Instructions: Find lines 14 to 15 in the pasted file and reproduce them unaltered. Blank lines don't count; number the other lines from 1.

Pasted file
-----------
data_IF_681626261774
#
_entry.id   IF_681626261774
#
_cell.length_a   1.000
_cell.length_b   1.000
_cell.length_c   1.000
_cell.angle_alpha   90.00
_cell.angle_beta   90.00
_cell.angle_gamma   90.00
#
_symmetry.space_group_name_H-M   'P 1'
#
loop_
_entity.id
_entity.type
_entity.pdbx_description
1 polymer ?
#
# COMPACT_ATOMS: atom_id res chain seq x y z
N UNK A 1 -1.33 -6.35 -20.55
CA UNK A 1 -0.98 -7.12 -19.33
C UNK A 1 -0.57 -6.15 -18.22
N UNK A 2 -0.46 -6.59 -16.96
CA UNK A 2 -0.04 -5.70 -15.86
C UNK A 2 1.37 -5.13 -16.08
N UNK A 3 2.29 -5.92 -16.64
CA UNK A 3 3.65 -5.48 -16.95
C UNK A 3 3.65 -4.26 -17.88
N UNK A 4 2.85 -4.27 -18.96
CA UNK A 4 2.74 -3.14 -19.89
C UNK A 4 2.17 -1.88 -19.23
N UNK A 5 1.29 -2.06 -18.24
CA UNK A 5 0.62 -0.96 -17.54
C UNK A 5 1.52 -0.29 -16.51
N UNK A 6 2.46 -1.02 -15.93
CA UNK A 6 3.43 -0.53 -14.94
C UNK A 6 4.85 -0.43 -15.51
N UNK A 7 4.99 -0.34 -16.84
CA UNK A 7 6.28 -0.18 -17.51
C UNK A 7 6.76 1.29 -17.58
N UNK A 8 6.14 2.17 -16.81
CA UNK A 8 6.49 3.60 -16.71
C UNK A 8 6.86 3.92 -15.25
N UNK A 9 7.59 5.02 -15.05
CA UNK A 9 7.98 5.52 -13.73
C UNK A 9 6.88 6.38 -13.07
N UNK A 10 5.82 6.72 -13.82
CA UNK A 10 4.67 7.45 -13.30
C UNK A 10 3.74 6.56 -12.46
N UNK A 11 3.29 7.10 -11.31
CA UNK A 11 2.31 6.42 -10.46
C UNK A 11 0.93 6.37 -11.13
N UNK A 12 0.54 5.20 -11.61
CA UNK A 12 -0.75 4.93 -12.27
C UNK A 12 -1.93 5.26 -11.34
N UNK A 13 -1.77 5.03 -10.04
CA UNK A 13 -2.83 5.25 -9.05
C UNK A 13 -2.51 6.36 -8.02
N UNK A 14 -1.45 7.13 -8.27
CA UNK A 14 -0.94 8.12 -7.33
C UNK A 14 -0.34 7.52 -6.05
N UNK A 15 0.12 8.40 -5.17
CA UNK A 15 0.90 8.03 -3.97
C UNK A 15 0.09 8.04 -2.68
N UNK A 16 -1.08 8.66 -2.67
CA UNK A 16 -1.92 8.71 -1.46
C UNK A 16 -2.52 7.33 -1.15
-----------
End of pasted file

loop_
_entity.id